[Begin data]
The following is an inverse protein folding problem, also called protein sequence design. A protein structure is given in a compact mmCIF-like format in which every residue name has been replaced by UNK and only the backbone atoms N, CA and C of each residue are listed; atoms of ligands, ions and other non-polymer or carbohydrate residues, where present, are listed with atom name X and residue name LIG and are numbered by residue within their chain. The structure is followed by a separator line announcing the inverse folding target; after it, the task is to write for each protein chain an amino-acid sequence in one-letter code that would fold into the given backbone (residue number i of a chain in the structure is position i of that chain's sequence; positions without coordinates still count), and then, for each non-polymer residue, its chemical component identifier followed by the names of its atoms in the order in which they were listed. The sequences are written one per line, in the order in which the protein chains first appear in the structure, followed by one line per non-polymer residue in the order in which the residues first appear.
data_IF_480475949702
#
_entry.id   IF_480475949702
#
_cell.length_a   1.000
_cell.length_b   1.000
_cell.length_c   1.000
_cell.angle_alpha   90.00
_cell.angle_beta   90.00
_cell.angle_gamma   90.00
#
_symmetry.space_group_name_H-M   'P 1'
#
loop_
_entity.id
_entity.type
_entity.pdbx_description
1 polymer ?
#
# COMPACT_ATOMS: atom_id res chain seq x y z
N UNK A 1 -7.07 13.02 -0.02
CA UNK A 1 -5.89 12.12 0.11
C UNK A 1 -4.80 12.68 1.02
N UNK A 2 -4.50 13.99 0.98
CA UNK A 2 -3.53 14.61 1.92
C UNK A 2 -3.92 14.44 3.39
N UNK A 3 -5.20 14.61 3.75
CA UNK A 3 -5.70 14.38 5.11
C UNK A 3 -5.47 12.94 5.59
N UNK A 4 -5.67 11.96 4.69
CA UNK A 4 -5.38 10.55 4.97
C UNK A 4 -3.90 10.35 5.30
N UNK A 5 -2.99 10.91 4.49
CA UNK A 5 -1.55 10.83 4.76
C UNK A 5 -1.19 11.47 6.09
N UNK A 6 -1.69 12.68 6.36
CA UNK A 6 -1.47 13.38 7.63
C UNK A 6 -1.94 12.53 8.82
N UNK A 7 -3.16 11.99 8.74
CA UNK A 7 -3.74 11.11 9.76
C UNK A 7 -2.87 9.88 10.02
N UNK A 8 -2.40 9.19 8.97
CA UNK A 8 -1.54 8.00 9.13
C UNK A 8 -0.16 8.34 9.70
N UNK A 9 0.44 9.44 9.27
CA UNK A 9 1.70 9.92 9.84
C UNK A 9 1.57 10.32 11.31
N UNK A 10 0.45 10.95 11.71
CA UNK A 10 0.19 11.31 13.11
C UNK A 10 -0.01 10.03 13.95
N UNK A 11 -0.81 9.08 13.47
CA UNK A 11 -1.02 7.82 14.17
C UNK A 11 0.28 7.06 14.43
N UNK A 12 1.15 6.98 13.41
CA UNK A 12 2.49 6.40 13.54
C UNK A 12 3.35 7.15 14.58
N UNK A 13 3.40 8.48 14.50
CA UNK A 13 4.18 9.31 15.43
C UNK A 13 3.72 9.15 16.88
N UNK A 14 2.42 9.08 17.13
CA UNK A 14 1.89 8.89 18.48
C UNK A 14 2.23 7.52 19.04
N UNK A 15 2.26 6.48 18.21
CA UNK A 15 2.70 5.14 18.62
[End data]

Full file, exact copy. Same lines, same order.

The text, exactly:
The following is an inverse protein folding problem, also called protein sequence design. A protein structure is given in a compact mmCIF-like format in which every residue name has been replaced by UNK and only the backbone atoms N, CA and C of each residue are listed; atoms of ligands, ions and other non-polymer or carbohydrate residues, where present, are listed with atom name X and residue name LIG and are numbered by residue within their chain. The structure is followed by a separator line announcing the inverse folding target; after it, the task is to write for each protein chain an amino-acid sequence in one-letter code that would fold into the given backbone (residue number i of a chain in the structure is position i of that chain's sequence; positions without coordinates still count), and then, for each non-polymer residue, its chemical component identifier followed by the names of its atoms in the order in which they were listed. The sequences are written one per line, in the order in which the protein chains first appear in the structure, followed by one line per non-polymer residue in the order in which the residues first appear.
data_IF_480475949702
#
_entry.id   IF_480475949702
#
_cell.length_a   1.000
_cell.length_b   1.000
_cell.length_c   1.000
_cell.angle_alpha   90.00
_cell.angle_beta   90.00
_cell.angle_gamma   90.00
#
_symmetry.space_group_name_H-M   'P 1'
#
loop_
_entity.id
_entity.type
_entity.pdbx_description
1 polymer ?
#
# COMPACT_ATOMS: atom_id res chain seq x y z
N UNK A 1 -7.07 13.02 -0.02
CA UNK A 1 -5.89 12.12 0.11
C UNK A 1 -4.80 12.68 1.02
N UNK A 2 -4.50 13.99 0.98
CA UNK A 2 -3.53 14.61 1.92
C UNK A 2 -3.92 14.44 3.39
N UNK A 3 -5.20 14.61 3.75
CA UNK A 3 -5.70 14.38 5.11
C UNK A 3 -5.47 12.94 5.59
N UNK A 4 -5.67 11.96 4.69
CA UNK A 4 -5.38 10.55 4.97
C UNK A 4 -3.90 10.35 5.30
N UNK A 5 -2.99 10.91 4.49
CA UNK A 5 -1.55 10.83 4.76
C UNK A 5 -1.19 11.47 6.09
N UNK A 6 -1.69 12.68 6.36
CA UNK A 6 -1.47 13.38 7.63
C UNK A 6 -1.94 12.53 8.82
N UNK A 7 -3.16 11.99 8.74
CA UNK A 7 -3.74 11.11 9.76
C UNK A 7 -2.87 9.88 10.02
N UNK A 8 -2.40 9.19 8.97
CA UNK A 8 -1.54 8.00 9.13
C UNK A 8 -0.16 8.34 9.70
N UNK A 9 0.44 9.44 9.27
CA UNK A 9 1.70 9.92 9.84
C UNK A 9 1.57 10.32 11.31
N UNK A 10 0.45 10.95 11.71
CA UNK A 10 0.19 11.31 13.11
C UNK A 10 -0.01 10.03 13.95
N UNK A 11 -0.81 9.08 13.47
CA UNK A 11 -1.02 7.82 14.17
C UNK A 11 0.28 7.06 14.43
N UNK A 12 1.15 6.98 13.41
CA UNK A 12 2.49 6.40 13.54
C UNK A 12 3.35 7.15 14.58
N UNK A 13 3.40 8.48 14.50
CA UNK A 13 4.18 9.31 15.43
C UNK A 13 3.72 9.15 16.88
N UNK A 14 2.42 9.08 17.13
CA UNK A 14 1.89 8.89 18.48
C UNK A 14 2.23 7.52 19.04
N UNK A 15 2.26 6.48 18.21
CA UNK A 15 2.70 5.14 18.62